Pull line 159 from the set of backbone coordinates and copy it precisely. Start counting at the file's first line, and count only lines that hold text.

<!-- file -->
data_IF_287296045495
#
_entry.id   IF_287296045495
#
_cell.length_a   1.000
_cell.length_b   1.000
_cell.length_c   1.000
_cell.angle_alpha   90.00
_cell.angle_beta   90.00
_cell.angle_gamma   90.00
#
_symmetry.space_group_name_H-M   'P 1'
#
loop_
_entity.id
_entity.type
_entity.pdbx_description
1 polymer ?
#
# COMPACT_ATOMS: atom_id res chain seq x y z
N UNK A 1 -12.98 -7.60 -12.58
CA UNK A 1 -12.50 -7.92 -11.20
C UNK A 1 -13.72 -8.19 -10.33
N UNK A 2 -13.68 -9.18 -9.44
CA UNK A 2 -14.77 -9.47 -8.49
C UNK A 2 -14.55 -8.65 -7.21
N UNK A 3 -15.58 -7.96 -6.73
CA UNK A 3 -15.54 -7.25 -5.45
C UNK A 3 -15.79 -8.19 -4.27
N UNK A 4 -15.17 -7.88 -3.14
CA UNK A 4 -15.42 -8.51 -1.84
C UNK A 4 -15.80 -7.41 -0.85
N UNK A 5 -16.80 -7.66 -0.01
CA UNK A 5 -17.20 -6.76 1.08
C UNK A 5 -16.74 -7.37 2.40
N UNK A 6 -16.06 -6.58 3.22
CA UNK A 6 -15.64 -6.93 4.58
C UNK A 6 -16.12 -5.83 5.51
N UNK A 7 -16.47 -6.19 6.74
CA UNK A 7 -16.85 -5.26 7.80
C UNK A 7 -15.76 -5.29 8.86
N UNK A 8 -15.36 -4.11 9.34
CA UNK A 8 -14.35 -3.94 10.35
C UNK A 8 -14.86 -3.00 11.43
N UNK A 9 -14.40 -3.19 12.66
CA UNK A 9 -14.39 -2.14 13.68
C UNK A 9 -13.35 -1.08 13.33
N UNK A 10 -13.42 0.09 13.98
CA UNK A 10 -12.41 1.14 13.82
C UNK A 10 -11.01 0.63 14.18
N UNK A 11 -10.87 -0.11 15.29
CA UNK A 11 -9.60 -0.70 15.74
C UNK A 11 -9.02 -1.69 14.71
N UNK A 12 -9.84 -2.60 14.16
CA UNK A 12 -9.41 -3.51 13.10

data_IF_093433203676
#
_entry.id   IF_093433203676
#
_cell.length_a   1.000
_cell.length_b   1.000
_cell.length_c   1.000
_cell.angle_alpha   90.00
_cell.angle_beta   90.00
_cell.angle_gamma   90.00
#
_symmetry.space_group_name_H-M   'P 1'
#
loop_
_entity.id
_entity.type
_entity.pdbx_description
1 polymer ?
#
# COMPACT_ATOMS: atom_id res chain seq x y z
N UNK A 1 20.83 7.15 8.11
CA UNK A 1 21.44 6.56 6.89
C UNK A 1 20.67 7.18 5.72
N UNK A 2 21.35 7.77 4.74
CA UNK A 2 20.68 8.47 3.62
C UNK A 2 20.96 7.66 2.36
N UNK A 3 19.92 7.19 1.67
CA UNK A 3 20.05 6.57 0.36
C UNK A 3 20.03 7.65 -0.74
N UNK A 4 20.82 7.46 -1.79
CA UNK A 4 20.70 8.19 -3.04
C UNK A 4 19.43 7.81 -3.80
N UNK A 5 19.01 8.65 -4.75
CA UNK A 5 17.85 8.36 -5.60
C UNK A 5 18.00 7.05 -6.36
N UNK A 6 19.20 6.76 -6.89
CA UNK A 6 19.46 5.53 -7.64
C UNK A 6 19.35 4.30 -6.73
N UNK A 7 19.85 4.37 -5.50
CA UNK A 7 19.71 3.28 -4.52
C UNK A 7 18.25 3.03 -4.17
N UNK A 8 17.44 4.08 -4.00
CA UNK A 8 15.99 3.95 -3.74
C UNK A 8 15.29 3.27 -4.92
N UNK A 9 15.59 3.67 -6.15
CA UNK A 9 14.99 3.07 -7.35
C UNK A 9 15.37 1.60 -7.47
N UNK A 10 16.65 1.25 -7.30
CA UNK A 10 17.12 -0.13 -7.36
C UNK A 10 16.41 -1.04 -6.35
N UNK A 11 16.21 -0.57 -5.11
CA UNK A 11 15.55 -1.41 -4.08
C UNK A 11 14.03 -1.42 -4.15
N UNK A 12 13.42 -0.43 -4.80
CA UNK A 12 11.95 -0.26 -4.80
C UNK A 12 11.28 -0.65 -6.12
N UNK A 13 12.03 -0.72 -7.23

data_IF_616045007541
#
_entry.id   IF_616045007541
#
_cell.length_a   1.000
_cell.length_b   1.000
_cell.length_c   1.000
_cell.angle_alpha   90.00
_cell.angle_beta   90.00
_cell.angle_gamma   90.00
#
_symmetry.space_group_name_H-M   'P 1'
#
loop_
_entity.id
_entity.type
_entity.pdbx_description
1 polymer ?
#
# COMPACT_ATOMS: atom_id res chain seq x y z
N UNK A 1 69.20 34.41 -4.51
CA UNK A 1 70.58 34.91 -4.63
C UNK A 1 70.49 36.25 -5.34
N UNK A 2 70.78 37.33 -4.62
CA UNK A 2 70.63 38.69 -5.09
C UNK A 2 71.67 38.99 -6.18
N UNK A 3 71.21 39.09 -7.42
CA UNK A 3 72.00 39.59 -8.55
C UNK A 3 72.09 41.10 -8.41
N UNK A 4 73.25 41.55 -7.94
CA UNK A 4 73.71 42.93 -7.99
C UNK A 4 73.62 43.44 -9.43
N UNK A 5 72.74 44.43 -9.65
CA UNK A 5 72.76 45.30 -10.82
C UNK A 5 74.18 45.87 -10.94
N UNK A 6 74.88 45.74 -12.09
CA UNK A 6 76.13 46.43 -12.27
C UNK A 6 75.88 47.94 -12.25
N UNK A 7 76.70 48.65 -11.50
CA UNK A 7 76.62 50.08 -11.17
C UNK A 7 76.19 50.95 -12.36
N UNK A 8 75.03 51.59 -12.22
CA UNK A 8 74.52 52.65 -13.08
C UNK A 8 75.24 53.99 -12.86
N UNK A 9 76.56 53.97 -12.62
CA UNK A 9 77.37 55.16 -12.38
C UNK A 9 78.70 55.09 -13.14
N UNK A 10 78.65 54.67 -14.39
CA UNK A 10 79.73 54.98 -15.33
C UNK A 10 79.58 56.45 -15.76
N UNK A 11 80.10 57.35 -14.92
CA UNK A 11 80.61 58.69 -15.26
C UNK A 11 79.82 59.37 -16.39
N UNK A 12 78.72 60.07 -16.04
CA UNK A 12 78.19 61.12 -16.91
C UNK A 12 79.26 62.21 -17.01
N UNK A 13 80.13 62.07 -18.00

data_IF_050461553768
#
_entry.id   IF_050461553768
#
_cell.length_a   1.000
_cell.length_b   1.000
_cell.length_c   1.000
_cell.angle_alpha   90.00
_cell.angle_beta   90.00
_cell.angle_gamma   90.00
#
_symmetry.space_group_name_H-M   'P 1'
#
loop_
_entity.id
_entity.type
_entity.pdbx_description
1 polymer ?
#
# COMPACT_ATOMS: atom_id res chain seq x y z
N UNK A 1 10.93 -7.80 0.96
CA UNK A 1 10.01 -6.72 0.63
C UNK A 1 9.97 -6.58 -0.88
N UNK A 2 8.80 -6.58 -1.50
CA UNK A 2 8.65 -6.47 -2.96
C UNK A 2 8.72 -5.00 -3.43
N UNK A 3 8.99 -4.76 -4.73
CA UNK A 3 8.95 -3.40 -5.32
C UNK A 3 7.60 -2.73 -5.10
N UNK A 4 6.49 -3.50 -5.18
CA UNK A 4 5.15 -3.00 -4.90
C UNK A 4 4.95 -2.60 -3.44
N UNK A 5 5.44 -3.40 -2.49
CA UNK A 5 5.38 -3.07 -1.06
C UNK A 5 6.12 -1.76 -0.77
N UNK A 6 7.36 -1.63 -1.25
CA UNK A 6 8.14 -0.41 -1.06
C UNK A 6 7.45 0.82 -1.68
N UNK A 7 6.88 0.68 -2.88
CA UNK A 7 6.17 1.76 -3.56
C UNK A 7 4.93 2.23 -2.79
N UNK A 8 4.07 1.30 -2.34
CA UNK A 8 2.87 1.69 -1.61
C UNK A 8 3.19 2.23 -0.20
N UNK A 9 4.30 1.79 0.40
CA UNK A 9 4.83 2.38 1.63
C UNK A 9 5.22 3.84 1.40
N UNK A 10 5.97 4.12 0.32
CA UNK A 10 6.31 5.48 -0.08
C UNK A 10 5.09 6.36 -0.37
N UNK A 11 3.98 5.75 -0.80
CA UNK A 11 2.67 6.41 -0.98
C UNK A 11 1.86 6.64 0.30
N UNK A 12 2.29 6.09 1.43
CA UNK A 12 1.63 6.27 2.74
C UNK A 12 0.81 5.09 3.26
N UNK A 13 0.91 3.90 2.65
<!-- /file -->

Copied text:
C UNK A 9 78.70 55.09 -13.14